Meb Keflezighi isn’t coming out of competitive retirement, but he will be running the Boston Marathon on April 16.
Keflezighi, who won the 2014 Boston Marathon one year after twin bombings rocked the world’s oldest annual 26.2-mile race, will run “on a non-competitive basis” representing the Martin Richard Foundation, in honor of the youngest victim of the bombings, according to the foundation.
The foundation “provides opportunities for young people to learn, grow and lead through volunteerism and community engagement,” according to its website.
Keflezighi retired after finishing 11th in the New York City Marathon on Nov. 5, fittingly his 26th career 26.2-mile race. The 42-year-old raced in four Olympics and is the only person to win an Olympic medal and the New York City and Boston Marathons.
When Keflezighi won Boston in 2014, he did so with the names of three bombing victims, including Richard, and a slain police officer written on his bib. Last April, at his final Boston Marathon, Keflezighi embraced Richard’s family in the finish area on Boylston Street, feet away from where Richard, then 8 years old, was killed at the 2013 race.
This year’s competitive fields are loaded with elite Americans, headlined by 2017 New York City Marathon winner Shalane Flanagan and two-time Olympic medalist Galen Rupp.
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World medalists Jade Carey and Riley McCusker headlined gymnastics action over the weekend as the World Cup circuit continued with an all-around competition in Birmingham, England, and an apparatus event in Doha, Qatar.
Carey won both the vault and floor events in Doha, pushing her to the top of the standings on both apparatus (she also won the vault and floor competitions the previous weekend at the World Cup in Baku, Azerbaijan).
Doha marked the halfway point of apparatus World Cups, putting Carey in a promising position to qualify for the Tokyo Games heading into the next four events. The apparatus World Cup series includes a total of eight competitions spread over two seasons, and one gymnast per apparatus will qualify for the Olympics based on his or her top three results across the eight events.
Carey, 18, was the 2017 world silver medalist on vault and floor. But she opted not to try for a spot on the 2018 World Championships team due to the International Gymnastics Federation’s rules that active team members who help their countries qualify team spots for Tokyo (as the U.S. women did in November) cannot earn individual spots. Carey, an apparatus specialist rather than an all-around gymnast, chose the World Cup route to keep open her options of qualifying individually.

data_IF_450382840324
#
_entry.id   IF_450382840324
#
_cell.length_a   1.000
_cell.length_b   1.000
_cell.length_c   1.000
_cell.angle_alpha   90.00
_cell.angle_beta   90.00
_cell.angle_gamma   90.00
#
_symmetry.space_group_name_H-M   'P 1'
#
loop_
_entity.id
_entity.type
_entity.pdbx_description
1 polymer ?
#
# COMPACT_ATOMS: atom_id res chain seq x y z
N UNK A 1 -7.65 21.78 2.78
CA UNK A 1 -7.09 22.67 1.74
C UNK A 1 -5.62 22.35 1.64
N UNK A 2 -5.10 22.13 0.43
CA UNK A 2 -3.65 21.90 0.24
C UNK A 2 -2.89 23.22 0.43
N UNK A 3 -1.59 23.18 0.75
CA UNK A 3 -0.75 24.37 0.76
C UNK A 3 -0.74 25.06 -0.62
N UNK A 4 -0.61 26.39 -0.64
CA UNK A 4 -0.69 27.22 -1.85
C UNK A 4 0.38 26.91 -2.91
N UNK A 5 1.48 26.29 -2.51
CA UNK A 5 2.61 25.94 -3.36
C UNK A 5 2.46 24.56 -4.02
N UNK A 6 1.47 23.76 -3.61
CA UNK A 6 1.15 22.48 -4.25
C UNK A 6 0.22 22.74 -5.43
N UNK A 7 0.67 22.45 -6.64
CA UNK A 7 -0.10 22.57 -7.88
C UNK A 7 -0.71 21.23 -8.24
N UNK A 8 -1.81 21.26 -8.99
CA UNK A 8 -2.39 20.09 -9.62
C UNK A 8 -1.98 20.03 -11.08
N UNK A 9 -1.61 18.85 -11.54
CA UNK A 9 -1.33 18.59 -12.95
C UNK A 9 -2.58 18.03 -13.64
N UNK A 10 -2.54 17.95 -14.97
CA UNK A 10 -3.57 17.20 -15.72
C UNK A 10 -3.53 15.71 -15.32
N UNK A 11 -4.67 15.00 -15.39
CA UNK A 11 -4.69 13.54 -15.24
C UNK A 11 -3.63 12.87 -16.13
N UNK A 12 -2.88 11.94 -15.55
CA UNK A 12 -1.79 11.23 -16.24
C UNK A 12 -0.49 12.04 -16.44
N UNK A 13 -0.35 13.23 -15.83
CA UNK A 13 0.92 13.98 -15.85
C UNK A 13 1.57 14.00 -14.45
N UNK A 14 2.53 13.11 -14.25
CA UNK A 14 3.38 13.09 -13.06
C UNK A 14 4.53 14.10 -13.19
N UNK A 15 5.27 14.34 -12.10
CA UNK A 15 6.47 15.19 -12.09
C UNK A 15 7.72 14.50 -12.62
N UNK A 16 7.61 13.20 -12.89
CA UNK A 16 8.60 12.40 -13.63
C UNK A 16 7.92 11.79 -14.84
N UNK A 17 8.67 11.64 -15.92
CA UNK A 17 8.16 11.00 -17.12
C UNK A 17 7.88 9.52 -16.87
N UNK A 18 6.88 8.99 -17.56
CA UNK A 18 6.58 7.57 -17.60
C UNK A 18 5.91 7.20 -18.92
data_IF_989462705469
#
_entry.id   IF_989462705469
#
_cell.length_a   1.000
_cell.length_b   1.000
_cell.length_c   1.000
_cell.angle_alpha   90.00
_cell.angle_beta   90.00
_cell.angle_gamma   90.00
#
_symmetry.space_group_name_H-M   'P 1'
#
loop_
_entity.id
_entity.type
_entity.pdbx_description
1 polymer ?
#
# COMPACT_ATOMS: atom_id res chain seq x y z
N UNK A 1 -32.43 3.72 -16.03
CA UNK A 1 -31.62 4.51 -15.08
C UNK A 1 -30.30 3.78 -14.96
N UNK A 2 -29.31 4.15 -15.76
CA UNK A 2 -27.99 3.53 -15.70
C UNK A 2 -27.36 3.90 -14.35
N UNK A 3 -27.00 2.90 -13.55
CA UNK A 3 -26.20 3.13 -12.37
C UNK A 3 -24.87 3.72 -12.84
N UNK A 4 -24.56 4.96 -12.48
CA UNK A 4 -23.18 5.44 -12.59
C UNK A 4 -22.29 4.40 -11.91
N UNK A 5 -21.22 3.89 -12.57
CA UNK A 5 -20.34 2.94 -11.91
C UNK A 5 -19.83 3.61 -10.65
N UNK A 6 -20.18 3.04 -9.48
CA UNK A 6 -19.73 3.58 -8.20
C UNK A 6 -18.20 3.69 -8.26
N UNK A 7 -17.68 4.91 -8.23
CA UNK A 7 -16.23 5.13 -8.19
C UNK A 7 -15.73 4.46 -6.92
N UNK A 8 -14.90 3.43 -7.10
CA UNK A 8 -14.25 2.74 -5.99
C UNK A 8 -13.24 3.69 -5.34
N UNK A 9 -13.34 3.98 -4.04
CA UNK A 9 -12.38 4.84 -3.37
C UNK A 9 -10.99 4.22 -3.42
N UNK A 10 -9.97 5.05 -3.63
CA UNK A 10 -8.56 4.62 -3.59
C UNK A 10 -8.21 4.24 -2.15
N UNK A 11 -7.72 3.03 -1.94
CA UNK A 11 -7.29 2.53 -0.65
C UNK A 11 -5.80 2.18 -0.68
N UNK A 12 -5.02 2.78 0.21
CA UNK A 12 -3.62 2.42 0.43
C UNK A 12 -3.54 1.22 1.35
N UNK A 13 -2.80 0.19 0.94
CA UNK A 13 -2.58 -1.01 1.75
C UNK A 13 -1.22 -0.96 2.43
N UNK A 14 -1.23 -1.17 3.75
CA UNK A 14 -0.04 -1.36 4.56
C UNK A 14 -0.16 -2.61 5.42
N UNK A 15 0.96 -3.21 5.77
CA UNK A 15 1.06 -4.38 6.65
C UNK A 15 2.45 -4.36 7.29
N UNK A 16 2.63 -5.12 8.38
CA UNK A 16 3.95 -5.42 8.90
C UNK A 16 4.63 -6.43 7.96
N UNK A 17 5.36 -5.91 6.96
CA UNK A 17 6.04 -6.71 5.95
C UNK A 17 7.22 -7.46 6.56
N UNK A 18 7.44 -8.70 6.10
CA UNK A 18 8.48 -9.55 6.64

McCusker, who was part of the U.S. team that won the world title last year, finished second at the all-around World Cup in Birmingham, posting the top scores on the uneven bars and floor. Russia’s Aliya Mustafina, a seven-time Olympic medalist, won the event. Mustafina bounced back from a shaky showing last weekend at the World Cup in Stuttgart, where she finished fifth in an event won by Simone Biles. Mustafina, 24, is trying to qualify for her third Olympics after giving birth to daughter Alisa in June 2017.
The all-around World Cup circuit continues on April 7 in Tokyo, Japan, where two-time world all-around medalist Morgan Hurd and two-time Olympian Sam Mikulak are expected to compete.
MOSCOW — Lina Cheryazova, the first woman to win an Olympic aerials skiing gold medal, has died. She was 50.
Officials in the Russian city of Novosibirsk, where Cheryazova was living for the last two decades, said she died “following a lengthy illness,” without giving further details.
Competing for Uzbekistan, Cheryazova won gold with a triple flip when aerials skiing debuted on the Olympic program in 1994 in Lillehammer.
Shortly after winning, she learned her mother died three weeks before.
Cheryazova’s career was derailed later that year when she suffered a serious head injury while training in the United States, and spent days in a coma. She retired after failing to qualify for the 1998 Winter Olympics.